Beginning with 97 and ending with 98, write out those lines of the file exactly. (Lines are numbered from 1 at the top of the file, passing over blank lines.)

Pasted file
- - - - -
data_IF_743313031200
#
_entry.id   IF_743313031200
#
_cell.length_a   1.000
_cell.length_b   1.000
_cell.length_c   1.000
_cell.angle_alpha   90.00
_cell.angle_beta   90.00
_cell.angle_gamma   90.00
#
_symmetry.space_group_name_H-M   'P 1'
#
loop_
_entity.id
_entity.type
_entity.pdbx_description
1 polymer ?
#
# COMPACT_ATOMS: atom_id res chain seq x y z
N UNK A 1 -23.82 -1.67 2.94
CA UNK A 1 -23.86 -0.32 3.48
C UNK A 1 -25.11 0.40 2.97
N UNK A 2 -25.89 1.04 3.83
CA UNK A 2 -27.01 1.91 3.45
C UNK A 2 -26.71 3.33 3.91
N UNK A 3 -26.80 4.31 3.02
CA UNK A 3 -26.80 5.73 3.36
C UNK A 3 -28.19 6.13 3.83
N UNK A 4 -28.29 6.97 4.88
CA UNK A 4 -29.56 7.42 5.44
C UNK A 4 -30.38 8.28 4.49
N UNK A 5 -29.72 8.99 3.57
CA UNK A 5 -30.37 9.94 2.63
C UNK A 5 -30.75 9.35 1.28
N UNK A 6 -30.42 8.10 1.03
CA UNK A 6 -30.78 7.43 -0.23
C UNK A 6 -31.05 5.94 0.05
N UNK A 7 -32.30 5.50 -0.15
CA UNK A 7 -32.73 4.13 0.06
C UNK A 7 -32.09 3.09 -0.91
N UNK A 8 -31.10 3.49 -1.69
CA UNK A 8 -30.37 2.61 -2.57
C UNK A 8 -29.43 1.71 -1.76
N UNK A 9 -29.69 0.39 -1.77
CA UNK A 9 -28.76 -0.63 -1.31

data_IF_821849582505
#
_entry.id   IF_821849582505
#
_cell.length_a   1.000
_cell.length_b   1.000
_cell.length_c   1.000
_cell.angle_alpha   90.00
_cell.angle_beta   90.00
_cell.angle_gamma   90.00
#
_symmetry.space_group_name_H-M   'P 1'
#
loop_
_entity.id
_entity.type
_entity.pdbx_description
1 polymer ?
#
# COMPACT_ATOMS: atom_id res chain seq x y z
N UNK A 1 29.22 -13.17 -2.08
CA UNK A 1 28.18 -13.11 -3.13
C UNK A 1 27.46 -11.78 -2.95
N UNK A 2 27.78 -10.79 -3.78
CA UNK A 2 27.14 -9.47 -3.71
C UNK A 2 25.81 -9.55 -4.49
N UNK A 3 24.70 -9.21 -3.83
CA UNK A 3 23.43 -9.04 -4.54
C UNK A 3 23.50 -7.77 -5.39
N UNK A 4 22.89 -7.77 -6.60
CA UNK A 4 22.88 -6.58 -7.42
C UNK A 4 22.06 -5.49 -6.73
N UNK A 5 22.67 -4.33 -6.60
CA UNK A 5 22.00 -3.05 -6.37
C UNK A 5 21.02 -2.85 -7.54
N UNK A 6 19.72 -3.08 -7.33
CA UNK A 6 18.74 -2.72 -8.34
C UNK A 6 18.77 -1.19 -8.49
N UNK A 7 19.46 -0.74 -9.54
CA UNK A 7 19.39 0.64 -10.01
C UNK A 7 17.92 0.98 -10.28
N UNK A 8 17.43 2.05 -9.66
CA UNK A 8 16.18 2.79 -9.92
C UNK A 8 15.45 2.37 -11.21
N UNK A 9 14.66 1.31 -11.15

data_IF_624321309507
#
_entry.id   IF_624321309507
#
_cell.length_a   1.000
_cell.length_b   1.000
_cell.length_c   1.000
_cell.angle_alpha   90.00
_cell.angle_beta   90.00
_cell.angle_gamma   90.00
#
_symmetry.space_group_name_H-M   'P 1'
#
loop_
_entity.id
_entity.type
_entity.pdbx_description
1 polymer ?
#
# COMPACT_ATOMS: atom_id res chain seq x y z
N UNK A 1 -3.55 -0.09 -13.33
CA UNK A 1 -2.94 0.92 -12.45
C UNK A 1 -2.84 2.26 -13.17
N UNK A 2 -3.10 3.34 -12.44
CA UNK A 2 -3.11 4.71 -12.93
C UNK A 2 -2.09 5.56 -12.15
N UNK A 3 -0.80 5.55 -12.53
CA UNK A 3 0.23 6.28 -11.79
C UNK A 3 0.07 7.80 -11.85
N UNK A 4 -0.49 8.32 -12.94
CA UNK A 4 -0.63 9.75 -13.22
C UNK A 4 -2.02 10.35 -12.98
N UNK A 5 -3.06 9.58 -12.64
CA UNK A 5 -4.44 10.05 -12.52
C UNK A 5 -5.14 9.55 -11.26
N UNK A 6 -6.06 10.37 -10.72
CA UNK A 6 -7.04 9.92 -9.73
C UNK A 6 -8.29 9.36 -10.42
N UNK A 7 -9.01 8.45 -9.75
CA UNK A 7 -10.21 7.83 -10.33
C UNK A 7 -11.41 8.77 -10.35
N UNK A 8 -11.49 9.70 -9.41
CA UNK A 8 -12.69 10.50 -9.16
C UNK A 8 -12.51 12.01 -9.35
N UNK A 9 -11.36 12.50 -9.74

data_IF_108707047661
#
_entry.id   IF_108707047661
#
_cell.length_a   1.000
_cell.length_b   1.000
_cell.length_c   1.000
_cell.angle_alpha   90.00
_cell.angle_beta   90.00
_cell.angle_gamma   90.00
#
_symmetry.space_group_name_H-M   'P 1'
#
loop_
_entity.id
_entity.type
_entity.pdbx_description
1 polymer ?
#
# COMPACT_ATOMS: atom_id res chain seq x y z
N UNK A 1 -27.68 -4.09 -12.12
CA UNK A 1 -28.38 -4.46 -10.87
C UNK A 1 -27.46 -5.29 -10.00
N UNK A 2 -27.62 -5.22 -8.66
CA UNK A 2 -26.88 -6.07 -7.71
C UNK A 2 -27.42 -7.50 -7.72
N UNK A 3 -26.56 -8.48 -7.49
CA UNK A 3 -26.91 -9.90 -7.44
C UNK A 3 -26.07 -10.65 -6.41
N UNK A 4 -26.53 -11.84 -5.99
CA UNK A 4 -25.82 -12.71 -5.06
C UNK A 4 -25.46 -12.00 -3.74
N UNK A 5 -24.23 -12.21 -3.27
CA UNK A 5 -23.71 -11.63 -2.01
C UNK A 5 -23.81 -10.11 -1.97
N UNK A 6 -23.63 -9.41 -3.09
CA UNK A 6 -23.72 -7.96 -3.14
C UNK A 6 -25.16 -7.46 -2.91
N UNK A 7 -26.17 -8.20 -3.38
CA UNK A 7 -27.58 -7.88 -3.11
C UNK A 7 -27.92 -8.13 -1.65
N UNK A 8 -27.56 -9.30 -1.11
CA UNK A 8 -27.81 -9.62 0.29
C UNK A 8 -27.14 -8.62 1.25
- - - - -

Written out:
_cell.length_b   1.000
_cell.length_c   1.000